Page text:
Three sisters, 9-year-old Lily and 7-year-old twins Sarah and Grace Badger, and their grandparents, Lomer and Pauline Johnson, died in the fire. The children’s mother, Madonna Badger, and her boyfriend, Michael Borcina, survived.
In the report that was released Friday online, Stamford State’s Attorney David Cohen called the blaze “an inexplicable accident.”
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“We know that some precautions were taken,” he wrote. “While in hindsight, they were obviously insufficient, when viewed from the perspective of that night, they do not rise to the level of criminal negligence.”
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The report said there was no crime, but it does not say there was no blame, CBS 2’s Lou Young reported. The deepest horror of it is that survivor Madonna Badger and boyfriend Michael Borcina caused the disaster that took her three girls and her parents — a burden too awful to imagine.
The state’s attorney said Madonna Badger watched Michael Borcina removed ashes from a fireplace early Christmas morning and place them in a paper bag. She told investigators that it didn’t seem safe at the time, but she saw Borcina run his fingers through the ashes checking for embers and decided to keep her misgivings to herself.
Everyone was asleep hours later when the wind in an outdoor mudroom hit the spark he missed and started the fire that changed their lives.
“He says that he then smoothed out the ashes in the bag with his hand. This was confirmed by Mrs. Badger, who stated that this allayed any concern that she might have had that there were live embers present,” Cohen said.
Badger and Borcina then both went to bed and about 40 minutes later, the fire was first reported, Cohen said.
During the course of the investigation, there have been questions about whether or not there were working smoke detectors inside the home.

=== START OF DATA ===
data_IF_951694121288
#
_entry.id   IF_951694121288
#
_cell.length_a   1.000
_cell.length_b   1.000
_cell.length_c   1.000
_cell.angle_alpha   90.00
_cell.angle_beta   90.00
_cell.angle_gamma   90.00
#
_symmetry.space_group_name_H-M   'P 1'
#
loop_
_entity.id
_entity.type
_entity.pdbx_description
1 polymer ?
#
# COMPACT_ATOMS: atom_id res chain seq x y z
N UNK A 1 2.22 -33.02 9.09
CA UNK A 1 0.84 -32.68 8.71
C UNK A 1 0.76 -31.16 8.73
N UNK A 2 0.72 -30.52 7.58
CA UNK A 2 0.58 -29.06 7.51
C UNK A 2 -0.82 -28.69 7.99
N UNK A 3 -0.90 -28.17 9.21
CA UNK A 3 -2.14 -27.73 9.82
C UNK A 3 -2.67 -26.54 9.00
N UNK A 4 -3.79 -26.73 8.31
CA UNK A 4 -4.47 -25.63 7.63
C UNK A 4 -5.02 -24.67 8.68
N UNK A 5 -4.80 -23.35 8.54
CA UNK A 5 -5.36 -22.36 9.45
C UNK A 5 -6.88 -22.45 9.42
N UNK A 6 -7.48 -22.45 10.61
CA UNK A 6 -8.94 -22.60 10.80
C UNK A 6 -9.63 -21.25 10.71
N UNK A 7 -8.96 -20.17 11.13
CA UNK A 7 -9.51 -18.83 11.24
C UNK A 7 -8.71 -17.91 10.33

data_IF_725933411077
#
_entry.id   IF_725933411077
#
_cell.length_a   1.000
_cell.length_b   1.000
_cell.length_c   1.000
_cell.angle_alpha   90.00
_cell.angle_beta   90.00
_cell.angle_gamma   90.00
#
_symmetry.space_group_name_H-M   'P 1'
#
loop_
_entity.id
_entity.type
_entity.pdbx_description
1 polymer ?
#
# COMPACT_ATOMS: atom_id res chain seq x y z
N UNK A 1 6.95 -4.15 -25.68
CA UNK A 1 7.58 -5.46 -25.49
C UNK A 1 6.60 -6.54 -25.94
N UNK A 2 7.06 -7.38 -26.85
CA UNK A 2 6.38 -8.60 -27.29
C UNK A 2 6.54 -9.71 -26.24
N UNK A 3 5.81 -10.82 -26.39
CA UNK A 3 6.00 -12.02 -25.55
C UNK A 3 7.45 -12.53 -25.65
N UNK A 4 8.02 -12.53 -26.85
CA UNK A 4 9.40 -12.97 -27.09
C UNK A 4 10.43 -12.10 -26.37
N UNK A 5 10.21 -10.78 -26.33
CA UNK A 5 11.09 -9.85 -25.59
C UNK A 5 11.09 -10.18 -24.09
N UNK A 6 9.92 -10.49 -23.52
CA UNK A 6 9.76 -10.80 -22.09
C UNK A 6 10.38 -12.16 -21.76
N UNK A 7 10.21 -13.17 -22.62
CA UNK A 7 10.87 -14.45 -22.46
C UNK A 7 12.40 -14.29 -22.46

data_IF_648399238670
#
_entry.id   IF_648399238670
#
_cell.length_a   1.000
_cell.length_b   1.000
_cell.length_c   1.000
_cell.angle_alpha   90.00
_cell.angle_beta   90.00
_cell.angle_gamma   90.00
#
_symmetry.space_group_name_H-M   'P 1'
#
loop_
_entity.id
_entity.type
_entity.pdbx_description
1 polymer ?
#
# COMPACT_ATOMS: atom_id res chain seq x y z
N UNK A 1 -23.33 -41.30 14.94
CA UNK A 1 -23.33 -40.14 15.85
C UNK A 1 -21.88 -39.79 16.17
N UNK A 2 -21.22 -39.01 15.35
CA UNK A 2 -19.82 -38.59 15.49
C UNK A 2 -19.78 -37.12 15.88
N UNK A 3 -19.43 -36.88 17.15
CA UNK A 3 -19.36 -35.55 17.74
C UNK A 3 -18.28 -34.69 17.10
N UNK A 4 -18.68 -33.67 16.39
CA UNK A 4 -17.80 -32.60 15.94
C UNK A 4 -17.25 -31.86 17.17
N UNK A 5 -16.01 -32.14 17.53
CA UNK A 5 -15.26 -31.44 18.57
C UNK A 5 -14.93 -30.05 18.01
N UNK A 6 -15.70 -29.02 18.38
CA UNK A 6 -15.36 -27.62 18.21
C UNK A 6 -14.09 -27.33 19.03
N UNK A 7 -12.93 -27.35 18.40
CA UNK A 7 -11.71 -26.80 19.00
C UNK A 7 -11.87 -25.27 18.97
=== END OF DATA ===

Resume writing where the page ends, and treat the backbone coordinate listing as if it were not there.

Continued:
At the time of the blaze, the house was under renovations which “required the installation of ‘hard wired’ smoke detectors, connected to the electrical system of the house with a battery backup system,” the report said.
While hard-wired smoke detectors were physically installed, Cohen said they were not connected to the electrical system and therefore, were not working.
And although five or six battery operated smoke detectors had been purchased and installed at the end of September when the Badgers moved into the home, Cohen said neither Badger, Borcina or any neighbors heard smoke alarms going off the morning of the fire.
That being said, the report stated that “although operating hard-wired smoke detectors would be required in order for a final Certificate of Acceptance to be issued, at the time of the fire, no smoke detectors were required by the building code. It was also legal for the Badgers to be living at the house during the renovations unless the Building Inspector forbade it when the permit was issued.”
In the end, Cohen said he decided not pursue charges in the case.
“It is my opinion that there is insufficient evidence to establish that either Mrs. Badger or Mr. Borcina were aware of and consciously disregarded a risk that there was a possible live ember in the ash that could result in a catastrophic fire,” Cohen wrote. “It stretches belief to think that they would consciously disregard the danger and go to sleep, much less that they would disregard any danger to the Badger children or Mrs. Badger’s parents.”
Cohen’s harshest criticism was reserved for the city of Stamford and its decision to immediately demolish the Badger home and remove the physical evidence that might have changed some aspect of the story, CBS 2’s Young reported. He’s recommending that police and his office be consulted in any subsequent fatal fires before potential evidence is destroyed.
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